6 SYLLABUS : Notional ( organized in terms of notions and functions rather than grammatical structures) TYPES OF LEARNING/TEACHING ACTIVITIES FUNCTIONAL COMMUNICATION ACTIVITIES SOCIAL INTERACTION ACTIVITIES LEARNER ROLES : NEGOTIATOR WITHIN THE GROUP and COOPERATIVE APPROACH WITHIN THE CLASSROOM PROCEDURES and ACTIVITIES the GROUP UNDERTAKES TEACHER ROLES FACILITATOR INDEPENDENT PARTICIPANT Other roles NEEDS ANALYST COUNSELOR GROUP PROCESS MANAGER TEXT- BASED ROLES OF INSTRUCTIONAL MATERIALS TASK-BASED REALIA PROCEDURE PRE- COMUNICATIVE ACTIVITIES STRUCTURAL and QUASI-COMMUNICATIVE ACT. COMMUNICATIVE ACTIVITIES FUNCTIONAL and SOCIAL INTERACTION ACT.

7 HUMANISTIC APPROACHES 1970/1980 INTEREST IN LOWERING STUDENT´S AFFECTIVE FILTER COMMUNITY LEARNING CH. CURRAN SUGGESTOPEDIA LOZANOV THE SILENT WAY CALEB GATTEGNO TOTAL PHYSICAL RESPONSE (TPR) JAMES ASHER STUDENTS WHOLE PERSONS TEACHERS CONSIDER NOT ONLY THEIR INTELLECT BUT ALSO THEIR FEELINGS, PHYSICAL REACTIONS AND DESIRE TO LEARN PHYSICAL SURROUNDINGS AND CLASSROOM ATMOSPHERE ARE OF VITAL IMPORTANCE. TEACHERS TRY TO “DESUGGEST” STUDENT´S PSYCHOLOGICAL BARRIERS. FINE ARTS PROVIDE “POSITIVE SUGGESTIONS” TO STUDENTS. LEARNING TAKES PLACE WHEN STUDENTS DISCOVER AND CREATE LANGUAGE. TEACHER RARELY ENTERS IN CONVERSATION WITH STUDENTS. STUDENTS INTERACT WITH PHYSICAL OBJECT (CUISENAIRE RODS) SELF-CORRECTION. NO ASSIGNMENTS. NO FORMAL TESTS. STUDENTS RESPOND PHYSICALLY TO THE LANGUAGE THEY HEAR. TEACHERS SHOULD BE TOLERANT. ERRORS SHOULD BE CORRECTED IN AN UNOBSTRUSIVE WAY. FINE DETAILS OF LANGUAGE SHOULD BE DEVELOPED WHEN STUDENTS HAVE BECOME SOMEWHAT PROFICIENT.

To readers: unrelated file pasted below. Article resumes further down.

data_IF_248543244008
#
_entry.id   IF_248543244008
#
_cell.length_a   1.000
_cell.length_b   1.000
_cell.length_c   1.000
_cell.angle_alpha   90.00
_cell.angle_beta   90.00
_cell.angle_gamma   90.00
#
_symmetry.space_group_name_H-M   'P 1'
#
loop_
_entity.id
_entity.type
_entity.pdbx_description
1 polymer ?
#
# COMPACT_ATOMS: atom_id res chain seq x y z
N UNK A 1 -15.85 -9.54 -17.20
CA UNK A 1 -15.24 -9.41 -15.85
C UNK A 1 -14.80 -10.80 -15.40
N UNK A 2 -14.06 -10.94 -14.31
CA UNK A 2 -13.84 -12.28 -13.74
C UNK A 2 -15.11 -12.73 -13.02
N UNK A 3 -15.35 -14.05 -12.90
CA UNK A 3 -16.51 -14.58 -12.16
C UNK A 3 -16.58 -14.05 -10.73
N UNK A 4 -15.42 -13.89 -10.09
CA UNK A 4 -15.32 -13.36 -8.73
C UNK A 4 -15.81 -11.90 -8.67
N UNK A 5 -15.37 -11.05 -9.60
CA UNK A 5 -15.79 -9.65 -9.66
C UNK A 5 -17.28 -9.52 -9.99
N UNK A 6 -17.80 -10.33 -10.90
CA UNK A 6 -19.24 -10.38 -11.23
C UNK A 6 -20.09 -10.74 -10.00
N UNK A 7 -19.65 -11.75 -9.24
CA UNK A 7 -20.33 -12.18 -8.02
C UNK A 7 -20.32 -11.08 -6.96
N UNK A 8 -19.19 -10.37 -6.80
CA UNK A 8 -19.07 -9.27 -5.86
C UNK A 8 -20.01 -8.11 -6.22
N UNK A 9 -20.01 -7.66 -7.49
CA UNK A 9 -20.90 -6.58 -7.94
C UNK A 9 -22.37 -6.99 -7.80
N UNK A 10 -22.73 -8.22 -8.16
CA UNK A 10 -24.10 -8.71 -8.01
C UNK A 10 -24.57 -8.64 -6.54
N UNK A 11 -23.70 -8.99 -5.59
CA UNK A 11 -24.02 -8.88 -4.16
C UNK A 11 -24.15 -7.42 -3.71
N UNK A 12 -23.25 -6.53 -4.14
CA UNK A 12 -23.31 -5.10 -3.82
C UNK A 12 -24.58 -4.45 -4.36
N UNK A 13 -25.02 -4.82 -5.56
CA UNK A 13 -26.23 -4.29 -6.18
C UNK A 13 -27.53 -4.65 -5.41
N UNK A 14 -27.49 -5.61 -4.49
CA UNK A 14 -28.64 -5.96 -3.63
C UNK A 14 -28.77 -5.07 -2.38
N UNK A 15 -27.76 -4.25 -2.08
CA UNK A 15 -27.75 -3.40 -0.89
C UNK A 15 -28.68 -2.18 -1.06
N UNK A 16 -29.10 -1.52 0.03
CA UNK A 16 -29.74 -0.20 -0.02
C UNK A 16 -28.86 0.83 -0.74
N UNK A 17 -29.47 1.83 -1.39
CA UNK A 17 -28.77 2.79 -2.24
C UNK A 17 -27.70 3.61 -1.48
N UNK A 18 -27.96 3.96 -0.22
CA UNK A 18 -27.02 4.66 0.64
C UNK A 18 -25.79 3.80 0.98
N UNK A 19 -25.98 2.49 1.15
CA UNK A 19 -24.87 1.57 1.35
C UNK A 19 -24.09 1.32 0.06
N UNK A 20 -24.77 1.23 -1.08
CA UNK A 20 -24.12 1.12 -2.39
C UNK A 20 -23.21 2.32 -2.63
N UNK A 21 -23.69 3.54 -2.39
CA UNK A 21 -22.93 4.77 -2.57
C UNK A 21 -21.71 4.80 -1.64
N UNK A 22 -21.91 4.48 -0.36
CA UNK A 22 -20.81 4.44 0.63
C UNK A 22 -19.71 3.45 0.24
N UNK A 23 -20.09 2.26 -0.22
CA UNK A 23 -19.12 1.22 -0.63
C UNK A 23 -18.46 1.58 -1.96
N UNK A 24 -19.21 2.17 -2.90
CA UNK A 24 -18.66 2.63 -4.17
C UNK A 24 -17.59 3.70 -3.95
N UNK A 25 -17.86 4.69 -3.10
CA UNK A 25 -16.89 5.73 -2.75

8 COMMUNICATION : PRIMARY FUNCTION OF LANGUAGE LANGUAGE : vehicle for communicating MEANING and MESSAGES Emphasis is put on INPUT rather than practice. A LEARNER CAN BE TAUGHT BY GRAMMATICALLY UNORDERED MATERIAL

9 APPROACH THEORY of LANGUAGE IMPORTANCE OF MEANING. ACQUISITION (unconscious) vs LEARNING (conscious) understanding messages THEORY OF LEARNING THE ACQUISITION/LEARNING THEORY Natural Way THE MONITOR HYPOTHESIS Time/ Focus on Form/ - COMPRENSIVE INPUT Knowledge of rules -VISUAL AIDS THE NATURAL ORDER HYPOTHESIS - FOCUS ON READING/ THE INPUT HYPOTHESIS WRITING THE AFFECTIVE FILTER HYPOTHESIS MOTIVATION - MEANINGFUL COMPREHENSION SELF-CONFIDENCE ANXIETY DESIGN OBJECTIVES : STUDENTS will be able to communicate with a native speaker read texts in target language (dictionary) know enough target language to continue to improve on their own won`t be able to pretend being a native speaker understand native speakers talking to each other use target language on the phone with great comfort participate in a conversation with native speakers on unfamiliar topics I + 1

10 SYLLABUS : VARIES ACCORDING TO STUDENTS´ NEEDS AND INTERESTS. TYPICAL GOALS BASIC PERSONAL COMMUNICATION SKILLS (ORAL) BASIC PERSONAL COMMUNICATION SKILLS (WRITTEN) ACADEMIC LEARNING SKILLS (ORAL) ACADEMIC LEARNING SKILLS (WRITTEN) TYPES OF LEARNING/TEACHING ACTIVITIES GRADUAL PROGRESSION OF ACTIVITIES ACQUISITION ACTIVITIES (meaningful commun.) PAIR WORK / COMMAND-BASED ACTIVITIES LEARNER ROLES PRE-PRODUCTION STAGE students do not have to respond in target language. EARLY PRODUCTION STAGE students respond either-or quest. / fill in charts. SPEECH EMERGENT PHASE students take part in role play, give opinions etc TEACHER ROLES Teacher is the primary source of comprehensive input Teacher creates friendly classroom atmosphere Teacher chooses classroom activities ROLES OF INSTRUCTIONAL MATERIALS Materials make activities meaningful Realia / Pictures Visual Aids Games PROCEDURE Techniques and activities from various method sources In all the activities, teachers maintain a constant FLOW OF COMPREHENSIBLE INPUT